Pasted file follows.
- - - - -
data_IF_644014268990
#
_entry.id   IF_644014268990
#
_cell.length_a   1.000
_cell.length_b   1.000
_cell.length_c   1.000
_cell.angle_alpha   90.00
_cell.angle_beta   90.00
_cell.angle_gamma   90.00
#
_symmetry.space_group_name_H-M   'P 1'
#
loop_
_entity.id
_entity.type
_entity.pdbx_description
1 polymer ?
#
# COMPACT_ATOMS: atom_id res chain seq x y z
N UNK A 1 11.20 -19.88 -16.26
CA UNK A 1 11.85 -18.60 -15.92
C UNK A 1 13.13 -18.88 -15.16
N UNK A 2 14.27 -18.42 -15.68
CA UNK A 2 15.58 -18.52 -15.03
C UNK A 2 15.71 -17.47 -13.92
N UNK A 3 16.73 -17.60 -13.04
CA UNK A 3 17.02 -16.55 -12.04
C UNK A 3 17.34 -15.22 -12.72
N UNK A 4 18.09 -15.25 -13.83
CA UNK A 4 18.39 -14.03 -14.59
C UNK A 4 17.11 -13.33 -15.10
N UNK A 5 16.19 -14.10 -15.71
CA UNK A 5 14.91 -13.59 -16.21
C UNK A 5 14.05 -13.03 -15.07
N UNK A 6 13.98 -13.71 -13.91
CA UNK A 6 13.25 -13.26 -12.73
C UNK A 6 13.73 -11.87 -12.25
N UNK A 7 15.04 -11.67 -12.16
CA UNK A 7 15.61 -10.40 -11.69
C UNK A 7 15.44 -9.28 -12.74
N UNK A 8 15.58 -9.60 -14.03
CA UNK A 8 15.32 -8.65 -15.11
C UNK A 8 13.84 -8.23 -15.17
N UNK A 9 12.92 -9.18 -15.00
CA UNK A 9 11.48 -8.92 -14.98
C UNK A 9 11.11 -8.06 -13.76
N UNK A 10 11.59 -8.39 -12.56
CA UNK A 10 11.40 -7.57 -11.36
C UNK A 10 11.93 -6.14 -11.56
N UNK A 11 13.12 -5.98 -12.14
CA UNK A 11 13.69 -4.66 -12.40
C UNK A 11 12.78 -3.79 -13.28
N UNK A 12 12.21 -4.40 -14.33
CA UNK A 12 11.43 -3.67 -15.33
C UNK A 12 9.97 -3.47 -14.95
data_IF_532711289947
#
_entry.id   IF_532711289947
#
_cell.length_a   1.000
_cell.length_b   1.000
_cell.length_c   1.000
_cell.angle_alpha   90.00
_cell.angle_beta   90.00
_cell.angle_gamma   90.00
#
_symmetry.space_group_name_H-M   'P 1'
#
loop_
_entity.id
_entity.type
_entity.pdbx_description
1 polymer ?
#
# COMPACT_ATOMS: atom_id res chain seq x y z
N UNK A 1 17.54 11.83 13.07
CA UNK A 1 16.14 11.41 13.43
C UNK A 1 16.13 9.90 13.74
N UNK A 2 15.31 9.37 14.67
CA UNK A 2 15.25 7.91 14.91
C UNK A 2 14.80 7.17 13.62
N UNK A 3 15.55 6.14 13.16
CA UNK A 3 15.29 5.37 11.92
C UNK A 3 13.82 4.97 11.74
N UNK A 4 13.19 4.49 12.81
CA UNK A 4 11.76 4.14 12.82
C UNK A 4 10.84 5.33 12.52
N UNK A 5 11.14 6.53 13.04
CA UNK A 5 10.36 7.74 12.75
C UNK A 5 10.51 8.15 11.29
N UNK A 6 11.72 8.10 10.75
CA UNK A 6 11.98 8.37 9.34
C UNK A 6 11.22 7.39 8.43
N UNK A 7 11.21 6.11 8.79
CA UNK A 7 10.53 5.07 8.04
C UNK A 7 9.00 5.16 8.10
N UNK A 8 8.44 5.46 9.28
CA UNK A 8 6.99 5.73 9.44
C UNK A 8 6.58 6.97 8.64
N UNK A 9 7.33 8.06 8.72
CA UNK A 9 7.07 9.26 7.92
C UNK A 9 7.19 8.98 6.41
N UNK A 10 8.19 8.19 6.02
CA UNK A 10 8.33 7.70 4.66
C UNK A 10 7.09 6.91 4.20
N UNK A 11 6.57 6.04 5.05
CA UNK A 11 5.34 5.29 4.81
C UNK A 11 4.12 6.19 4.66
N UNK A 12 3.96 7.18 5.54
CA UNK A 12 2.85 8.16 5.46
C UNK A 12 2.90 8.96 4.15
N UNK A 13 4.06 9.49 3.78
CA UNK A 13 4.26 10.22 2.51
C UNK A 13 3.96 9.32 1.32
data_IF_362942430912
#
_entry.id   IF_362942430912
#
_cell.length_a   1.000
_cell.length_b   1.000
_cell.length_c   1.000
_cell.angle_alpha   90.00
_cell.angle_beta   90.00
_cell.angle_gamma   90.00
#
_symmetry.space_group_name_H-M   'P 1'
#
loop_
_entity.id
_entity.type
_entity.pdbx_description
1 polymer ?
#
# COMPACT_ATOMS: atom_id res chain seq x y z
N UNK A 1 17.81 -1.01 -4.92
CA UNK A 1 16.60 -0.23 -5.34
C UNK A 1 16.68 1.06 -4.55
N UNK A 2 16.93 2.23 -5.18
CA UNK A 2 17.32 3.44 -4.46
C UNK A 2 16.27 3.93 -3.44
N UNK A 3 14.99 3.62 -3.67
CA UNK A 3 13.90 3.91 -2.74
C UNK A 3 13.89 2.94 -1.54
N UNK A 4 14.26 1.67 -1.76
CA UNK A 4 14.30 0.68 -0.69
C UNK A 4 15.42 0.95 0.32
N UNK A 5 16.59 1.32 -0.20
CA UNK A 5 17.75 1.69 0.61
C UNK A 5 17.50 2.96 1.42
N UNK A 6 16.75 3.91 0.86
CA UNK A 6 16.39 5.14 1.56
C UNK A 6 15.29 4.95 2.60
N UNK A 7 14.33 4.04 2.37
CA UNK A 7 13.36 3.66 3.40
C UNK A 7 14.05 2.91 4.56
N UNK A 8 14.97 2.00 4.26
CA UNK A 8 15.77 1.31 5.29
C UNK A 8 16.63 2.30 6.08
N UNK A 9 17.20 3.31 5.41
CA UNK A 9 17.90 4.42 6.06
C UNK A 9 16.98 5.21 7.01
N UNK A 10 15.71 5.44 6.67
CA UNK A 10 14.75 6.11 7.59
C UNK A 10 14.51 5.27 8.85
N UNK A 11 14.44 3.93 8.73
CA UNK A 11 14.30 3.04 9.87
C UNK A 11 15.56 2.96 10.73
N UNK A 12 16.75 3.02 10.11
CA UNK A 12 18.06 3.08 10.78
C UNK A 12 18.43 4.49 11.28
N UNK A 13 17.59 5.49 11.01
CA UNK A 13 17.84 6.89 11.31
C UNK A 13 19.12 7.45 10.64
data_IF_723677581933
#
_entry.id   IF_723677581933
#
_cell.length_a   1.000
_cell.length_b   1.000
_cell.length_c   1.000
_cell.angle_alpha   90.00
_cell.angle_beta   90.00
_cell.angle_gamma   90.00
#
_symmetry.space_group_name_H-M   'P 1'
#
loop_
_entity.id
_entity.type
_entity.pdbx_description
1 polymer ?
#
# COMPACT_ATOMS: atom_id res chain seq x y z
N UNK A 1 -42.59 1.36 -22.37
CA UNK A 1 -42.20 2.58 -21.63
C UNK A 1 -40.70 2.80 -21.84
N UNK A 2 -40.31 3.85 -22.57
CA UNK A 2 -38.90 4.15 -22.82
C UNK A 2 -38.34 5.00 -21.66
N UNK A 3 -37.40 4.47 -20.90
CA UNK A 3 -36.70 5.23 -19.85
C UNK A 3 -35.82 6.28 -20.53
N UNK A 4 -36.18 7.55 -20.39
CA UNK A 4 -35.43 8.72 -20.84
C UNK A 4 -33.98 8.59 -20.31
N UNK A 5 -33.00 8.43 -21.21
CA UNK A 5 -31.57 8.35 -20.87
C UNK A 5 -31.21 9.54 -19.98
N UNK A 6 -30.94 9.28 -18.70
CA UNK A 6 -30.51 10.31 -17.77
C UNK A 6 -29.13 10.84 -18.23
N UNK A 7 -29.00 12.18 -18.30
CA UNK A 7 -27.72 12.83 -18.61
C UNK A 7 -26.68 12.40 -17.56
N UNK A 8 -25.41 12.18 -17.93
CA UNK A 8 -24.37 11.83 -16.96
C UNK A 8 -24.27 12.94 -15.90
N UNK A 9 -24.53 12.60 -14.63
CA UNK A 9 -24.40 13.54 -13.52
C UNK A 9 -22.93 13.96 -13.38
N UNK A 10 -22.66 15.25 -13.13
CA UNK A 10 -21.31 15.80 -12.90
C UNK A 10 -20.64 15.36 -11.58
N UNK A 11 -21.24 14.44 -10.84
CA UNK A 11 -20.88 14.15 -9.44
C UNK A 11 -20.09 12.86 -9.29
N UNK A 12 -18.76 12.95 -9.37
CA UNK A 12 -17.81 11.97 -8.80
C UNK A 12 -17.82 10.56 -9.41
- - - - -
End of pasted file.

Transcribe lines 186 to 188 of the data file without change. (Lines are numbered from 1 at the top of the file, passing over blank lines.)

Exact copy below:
_symmetry.space_group_name_H-M   'P 1'
#
loop_